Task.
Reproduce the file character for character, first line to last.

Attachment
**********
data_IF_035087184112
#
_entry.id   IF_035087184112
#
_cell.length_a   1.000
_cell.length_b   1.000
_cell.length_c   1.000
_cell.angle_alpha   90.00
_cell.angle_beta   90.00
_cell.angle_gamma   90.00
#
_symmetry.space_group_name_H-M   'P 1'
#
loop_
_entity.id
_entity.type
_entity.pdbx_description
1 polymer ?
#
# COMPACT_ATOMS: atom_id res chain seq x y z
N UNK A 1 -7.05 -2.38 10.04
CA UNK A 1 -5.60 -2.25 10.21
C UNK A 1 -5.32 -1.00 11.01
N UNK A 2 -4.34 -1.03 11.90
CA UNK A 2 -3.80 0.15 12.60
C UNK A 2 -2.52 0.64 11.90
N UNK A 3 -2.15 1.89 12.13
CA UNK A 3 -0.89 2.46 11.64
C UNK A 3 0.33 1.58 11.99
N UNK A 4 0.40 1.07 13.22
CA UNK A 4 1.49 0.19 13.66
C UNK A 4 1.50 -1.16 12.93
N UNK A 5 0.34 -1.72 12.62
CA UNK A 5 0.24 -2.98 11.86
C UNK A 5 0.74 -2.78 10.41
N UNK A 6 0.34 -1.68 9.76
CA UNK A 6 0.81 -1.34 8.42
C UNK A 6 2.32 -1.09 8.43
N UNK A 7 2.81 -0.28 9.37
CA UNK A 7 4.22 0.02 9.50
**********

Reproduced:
data_IF_035087184112
#
_entry.id   IF_035087184112
#
_cell.length_a   1.000
_cell.length_b   1.000
_cell.length_c   1.000
_cell.angle_alpha   90.00
_cell.angle_beta   90.00
_cell.angle_gamma   90.00
#
_symmetry.space_group_name_H-M   'P 1'
#
loop_
_entity.id
_entity.type
_entity.pdbx_description
1 polymer ?
#
# COMPACT_ATOMS: atom_id res chain seq x y z
N UNK A 1 -7.05 -2.38 10.04
CA UNK A 1 -5.60 -2.25 10.21
C UNK A 1 -5.32 -1.00 11.01
N UNK A 2 -4.34 -1.03 11.90
CA UNK A 2 -3.80 0.15 12.60
C UNK A 2 -2.52 0.64 11.90
N UNK A 3 -2.15 1.89 12.13
CA UNK A 3 -0.89 2.46 11.64
C UNK A 3 0.33 1.58 11.99
N UNK A 4 0.40 1.07 13.22
CA UNK A 4 1.49 0.19 13.66
C UNK A 4 1.50 -1.16 12.93
N UNK A 5 0.34 -1.72 12.62
CA UNK A 5 0.24 -2.98 11.86
C UNK A 5 0.74 -2.78 10.41
N UNK A 6 0.34 -1.68 9.76
CA UNK A 6 0.81 -1.34 8.42
C UNK A 6 2.32 -1.09 8.43
N UNK A 7 2.81 -0.28 9.37
CA UNK A 7 4.22 0.02 9.50